India must have protocols to remain on the job

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India must have protocols to remain on the job

Wednesday, 28 April 2021 | Shivaji Sarkar

India must have protocols to remain on the job

During the last 100 years, the country suffered many epidemics and wars but never closed down its establishments

India must learn to be in a working mode during this second wave of the pandemic and not lock itself down repeatedly. After the severe productivity, jobs and economic losses last year, it should have evolved a protocol to restore normal working conditions. The present wave has come at a time when the International Monetary Fund has predicted a possible 12.5 per cent growth in 2022 for the country. A second erratic closure may throw a spanner in the works.

During the last 100 years the country has suffered many epidemics but never closed down its establishments. During the difficult times, all individuals and organisations came together to strive and restore normalcy. The Surat plague in the mid-1990s was also dealt with like that and the city did not shut its business activities. Even though nine months have passed after the unlocking process started, most industries, including education, tourism, travel and even Government offices have not gone back to normal.

The direct and indirect job losses are hitting not only the economy but also the social fabric and family lives. Amid the minus 23.9 per cent fall in the Gross Domestic Product (GDP) during the lockdown and speculation by national and international organisations about the country’s growth; another bout of closures is hitting economic activities.

The nationwide sudden lockdown on March 25 last year  led to 10.9 million jobs being lost and has been termed the worst-ever year for the job market. Though there is no centralised data available for how many jobs were created during July-December 2020, Human Resource (HR) consultants estimate that one million jobs were added during this period. Now many of these jobs, most of them in the informal sector, are threatened again.

Many companies like Parle Products, Tata Motors, Mahindra & Mahindra, Ceat and Axis Bank have largely gone back to the Work From Home (WFH) format for corporate employees. Many others like ITC, Samsung, RPG, Dabur, Haier, Vedanta, Vivo and Panasonic have issued new guidelines for the workers.

 According to the Centre for Monitoring Indian Economy, about 12 million additional people would have got jobs from the beginning of this year — the highest since March 2020 — but the current lockdowns can make many people lose their jobs again.

Banks are fretting over another spike in defaults and credit quality and the manufacturing activity is at its lowest pace in seven months restricted by the COVID-19 pandemic. The curbs imposed almost all over the country and the beginning of a second wave of exodus of migrant workers back to their hometowns could dent manufacturing, core sector activities, supply of goods and services and the overall demand, even further.

The Investment Information and Credit Rating Agency says that bad loans of Indian banks could rise to 9.7 per cent in 2021 and 10.2 per cent in 2022 from gross bad loans at 9.6 per cent in March 2020 and 8.3 per cent in December 2020. The December decline is due to the writing off of `1.1 lakh crore of such loans.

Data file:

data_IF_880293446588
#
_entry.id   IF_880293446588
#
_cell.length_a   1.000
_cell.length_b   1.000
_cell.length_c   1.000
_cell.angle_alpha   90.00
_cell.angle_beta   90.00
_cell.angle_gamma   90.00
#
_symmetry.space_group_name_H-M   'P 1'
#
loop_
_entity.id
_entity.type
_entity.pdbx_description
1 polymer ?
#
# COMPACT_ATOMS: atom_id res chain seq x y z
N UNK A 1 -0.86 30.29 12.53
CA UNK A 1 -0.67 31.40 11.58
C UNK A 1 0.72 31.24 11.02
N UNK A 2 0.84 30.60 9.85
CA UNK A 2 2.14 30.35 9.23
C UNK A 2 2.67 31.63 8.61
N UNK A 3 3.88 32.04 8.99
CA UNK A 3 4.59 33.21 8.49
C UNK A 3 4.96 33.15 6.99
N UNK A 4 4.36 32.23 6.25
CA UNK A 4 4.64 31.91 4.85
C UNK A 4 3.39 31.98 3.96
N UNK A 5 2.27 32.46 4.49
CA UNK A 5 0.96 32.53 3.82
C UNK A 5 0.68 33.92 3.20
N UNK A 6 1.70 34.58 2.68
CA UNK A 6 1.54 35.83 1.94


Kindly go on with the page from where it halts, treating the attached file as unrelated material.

A nation trying to recover is being hit hard again. The Retailers Association of India  estimates businesses will lose about $5 billion in Maharashtra alone, this month. It says that Maharashtra accounts for 10 per cent of $85 billion of India’s annual retail sales. It says that sales of automobiles, consumer durables, smartphones and apparels, which have just started recovering, will be adversely affected. Even partial lockdowns in different parts hit sales.

The WFH, occasionally for maximum worker utilisation, cannot be a permanent mode. The online mode is not feasible in a poor country like India with a critical cash flow in rural areas as it increases hardship. It is devastating the education sector, largely private as income-deprived parents are unable to pay the tuition fees, leading to closure of several lakh budget schools in Bihar, Uttar Pradesh, Rajasthan, Madhya Pradesh and many other States. They can neither afford the increasing data costs nor do they have connectivity nor even smart hones or laptops.

The new generation feels not only deprived but also discriminated against, leading to a severe social divide. In Bihar, the budget school owners are up in arms against the irrational lockdowns.

The situation remains alarming as the factory activity grew at its weakest in March 2021. A Reuters survey says that Asia’s third-largest economy, despite some recent improvements, is heading for the biggest risk to the outlook.

The country cannot relax fiscal deficit norms as suggested by Union Home Minister Amit Shah. The rising Government debts may have many dangers. India needs to change its policies as it cannot force repeated closures of social and economic activities. A protocol must be devised so that it continues its normal work as it does during the war time. Diseases surge and go but a nation has to move without closing down for a day.

The writer is a senior journalist. The views expressed are personal.

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